This photo taken on April 18 shows a Li Auto L7 on display during the 20th Shanghai International Automobile Industry Exhibition in Shanghai, east China (XINHUA)
The 20th Shanghai International Automobile Industry Exhibition concluded on April 27 at the National Exhibition and Convention Center (Shanghai), where approximately 1,000 global auto enterprises battled it out to showcase their best products over the course of the 10-day show.
The exhibition, also known as Auto Shanghai 2023, not only foreshadows technological trends in the global auto market, but also demonstrates the strength and confidence of China's rising automakers in the face of established global giants.
"Previously, the luxury car pavilion was the most popular location at the auto show. However, the most popular zone now is the exhibition area of Chinese auto companies," said Zhou Minhao, head of the Council for the Promotion of International Trade Shanghai, one of the show's organizers.
Executives of established global auto giants such as Volkswagen, Mercedes-Benz, BMW and Toyota could be seen visiting the booths of Chinese brands to learn about the rapid rise of China's NEV industry.
Blume said he respects all the competition and is interested in how other companies think. "I will visit Chinese car brands like BYD, NIO, XPeng and others (during the auto show). For me, it's always inspiring," he said.
In Zhou's eyes, this was rare in the past Auto Shanghai, reflecting the Chinese brands have taken a qualitative leap, especially in the field of new energy and intelligence with the leading edge of technology.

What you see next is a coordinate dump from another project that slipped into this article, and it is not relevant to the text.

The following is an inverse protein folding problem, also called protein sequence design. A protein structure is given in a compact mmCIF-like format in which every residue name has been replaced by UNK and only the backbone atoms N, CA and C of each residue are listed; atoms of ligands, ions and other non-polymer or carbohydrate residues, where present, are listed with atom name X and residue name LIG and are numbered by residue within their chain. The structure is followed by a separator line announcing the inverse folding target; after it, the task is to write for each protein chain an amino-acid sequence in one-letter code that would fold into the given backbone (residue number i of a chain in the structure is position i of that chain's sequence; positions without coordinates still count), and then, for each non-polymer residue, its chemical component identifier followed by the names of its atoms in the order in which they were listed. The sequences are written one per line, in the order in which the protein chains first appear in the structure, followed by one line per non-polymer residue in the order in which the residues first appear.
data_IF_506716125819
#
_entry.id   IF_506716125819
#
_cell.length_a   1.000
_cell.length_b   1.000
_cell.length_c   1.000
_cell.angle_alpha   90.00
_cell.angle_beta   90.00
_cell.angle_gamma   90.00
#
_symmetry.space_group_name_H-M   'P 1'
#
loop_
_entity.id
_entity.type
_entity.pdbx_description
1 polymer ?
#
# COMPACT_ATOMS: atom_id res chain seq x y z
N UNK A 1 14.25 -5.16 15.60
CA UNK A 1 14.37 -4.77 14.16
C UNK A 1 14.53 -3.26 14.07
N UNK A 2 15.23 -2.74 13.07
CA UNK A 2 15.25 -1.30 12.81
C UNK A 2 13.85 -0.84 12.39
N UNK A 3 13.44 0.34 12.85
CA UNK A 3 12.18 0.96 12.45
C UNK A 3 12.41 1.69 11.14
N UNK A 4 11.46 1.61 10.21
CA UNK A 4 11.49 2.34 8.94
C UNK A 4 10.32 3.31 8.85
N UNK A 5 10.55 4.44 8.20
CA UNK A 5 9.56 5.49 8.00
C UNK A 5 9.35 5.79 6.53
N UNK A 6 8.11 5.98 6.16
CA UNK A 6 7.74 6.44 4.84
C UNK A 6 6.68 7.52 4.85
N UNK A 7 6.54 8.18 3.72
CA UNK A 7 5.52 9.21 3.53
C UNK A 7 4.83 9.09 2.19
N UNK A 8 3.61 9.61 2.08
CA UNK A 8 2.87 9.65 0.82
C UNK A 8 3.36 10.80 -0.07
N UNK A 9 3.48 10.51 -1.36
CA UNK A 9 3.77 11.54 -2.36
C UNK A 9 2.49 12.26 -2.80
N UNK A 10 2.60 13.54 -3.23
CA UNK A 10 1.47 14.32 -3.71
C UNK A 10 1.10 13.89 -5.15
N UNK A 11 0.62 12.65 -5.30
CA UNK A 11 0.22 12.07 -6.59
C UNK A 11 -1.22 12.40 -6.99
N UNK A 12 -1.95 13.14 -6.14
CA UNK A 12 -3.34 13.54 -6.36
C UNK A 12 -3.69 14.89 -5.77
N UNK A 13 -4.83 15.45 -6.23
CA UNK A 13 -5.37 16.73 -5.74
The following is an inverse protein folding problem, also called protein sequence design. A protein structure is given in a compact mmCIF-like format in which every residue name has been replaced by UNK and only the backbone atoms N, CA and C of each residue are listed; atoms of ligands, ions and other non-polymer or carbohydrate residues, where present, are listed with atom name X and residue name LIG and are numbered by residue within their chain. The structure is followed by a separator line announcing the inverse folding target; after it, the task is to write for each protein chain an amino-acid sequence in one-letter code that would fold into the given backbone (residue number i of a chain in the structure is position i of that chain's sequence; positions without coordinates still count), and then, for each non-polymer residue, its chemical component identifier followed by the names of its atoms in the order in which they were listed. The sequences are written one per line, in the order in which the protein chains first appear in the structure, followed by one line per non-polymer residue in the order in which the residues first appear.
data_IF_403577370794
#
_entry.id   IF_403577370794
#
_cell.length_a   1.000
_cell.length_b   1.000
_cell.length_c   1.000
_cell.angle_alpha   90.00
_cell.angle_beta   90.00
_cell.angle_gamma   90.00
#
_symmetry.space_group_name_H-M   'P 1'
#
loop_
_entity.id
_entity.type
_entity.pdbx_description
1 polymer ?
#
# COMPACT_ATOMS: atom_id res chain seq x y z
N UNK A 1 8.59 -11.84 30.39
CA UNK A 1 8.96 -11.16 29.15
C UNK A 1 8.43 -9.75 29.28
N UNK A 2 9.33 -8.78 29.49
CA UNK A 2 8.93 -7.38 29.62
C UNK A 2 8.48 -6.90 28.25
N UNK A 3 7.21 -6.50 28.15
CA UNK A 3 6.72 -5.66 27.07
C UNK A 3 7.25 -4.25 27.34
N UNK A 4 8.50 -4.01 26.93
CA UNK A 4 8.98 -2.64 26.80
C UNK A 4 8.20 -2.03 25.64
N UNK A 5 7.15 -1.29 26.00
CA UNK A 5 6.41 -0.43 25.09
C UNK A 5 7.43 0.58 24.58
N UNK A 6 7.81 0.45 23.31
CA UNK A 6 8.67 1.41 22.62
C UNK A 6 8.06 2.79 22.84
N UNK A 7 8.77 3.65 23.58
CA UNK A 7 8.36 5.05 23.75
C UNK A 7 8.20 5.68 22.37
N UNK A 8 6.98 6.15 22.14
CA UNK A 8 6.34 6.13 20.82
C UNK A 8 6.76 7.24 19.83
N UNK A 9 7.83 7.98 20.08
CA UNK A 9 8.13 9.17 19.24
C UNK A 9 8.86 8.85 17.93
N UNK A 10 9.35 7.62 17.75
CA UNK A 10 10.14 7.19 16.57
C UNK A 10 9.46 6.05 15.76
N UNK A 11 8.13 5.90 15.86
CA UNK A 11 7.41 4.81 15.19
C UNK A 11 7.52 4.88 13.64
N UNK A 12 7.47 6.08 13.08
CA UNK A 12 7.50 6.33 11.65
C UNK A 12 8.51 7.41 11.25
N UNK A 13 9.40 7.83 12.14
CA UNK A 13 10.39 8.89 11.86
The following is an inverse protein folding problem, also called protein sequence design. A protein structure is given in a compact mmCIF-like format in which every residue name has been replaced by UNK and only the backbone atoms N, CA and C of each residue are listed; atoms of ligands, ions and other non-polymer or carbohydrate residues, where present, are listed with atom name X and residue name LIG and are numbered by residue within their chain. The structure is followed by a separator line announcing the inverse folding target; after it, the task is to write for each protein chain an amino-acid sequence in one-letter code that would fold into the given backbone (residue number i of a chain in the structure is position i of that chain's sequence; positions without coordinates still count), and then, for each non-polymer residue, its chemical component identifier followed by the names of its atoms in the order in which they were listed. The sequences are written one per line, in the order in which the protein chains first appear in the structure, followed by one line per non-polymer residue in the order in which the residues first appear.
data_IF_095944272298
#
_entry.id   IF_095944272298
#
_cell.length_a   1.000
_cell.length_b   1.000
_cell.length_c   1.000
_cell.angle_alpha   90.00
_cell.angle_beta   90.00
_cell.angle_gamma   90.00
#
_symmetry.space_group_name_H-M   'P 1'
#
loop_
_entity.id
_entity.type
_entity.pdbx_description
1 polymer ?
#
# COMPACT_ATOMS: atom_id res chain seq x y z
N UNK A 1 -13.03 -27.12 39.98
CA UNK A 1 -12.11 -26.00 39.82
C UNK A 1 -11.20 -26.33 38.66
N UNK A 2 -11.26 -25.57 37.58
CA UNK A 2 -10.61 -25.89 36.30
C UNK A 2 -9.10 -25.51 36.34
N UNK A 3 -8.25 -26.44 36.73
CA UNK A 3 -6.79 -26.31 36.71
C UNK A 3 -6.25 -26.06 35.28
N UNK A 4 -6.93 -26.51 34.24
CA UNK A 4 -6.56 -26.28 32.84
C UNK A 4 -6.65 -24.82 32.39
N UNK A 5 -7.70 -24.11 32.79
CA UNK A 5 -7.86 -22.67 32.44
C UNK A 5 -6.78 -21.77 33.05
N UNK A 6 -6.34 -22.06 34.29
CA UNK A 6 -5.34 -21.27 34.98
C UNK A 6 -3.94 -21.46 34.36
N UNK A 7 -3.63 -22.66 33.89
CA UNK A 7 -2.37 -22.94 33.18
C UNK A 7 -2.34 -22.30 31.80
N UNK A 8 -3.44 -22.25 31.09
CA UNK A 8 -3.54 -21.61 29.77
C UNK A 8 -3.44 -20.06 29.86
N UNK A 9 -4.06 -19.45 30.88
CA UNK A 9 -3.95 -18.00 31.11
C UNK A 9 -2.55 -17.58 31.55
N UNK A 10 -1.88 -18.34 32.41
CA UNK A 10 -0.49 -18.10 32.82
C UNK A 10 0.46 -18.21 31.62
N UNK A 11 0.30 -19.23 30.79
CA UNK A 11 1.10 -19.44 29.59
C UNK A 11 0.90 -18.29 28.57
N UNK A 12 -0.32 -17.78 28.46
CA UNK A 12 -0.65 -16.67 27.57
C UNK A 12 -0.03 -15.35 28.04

Data from the China Association of Automobile Manufacturers shows that in the first quarter of this year, sales of domestic-brand passenger vehicles rose 5.3 percent year on year to top 2.68 million units, accounting for 52.2 percent of overall passenger car sales in China. The market share of local electric vehicle brands exceeded 80 percent last year.
According to the China Association of Automobile Manufacturers, China's NEV sales nearly doubled to 6.89 million units last year, accounting for over a quarter of the total automobile sales in the world's largest auto market.
Despite a downturn in the overall Chinese car market in the first three months of this year, NEV sales totaled nearly 1.59 million units, increasing by 26.2 percent from a year ago. The market share of NEVs in China's auto market topped 26 percent during the same period.
"The speed of growth here is much faster than in other regions of the world," Blume said.
Data shows that China's leading NEV manufacturer BYD overtook Volkswagen and Toyota to become the best-selling passenger car brand in the first quarter in China, with total sales of 440,798 vehicles.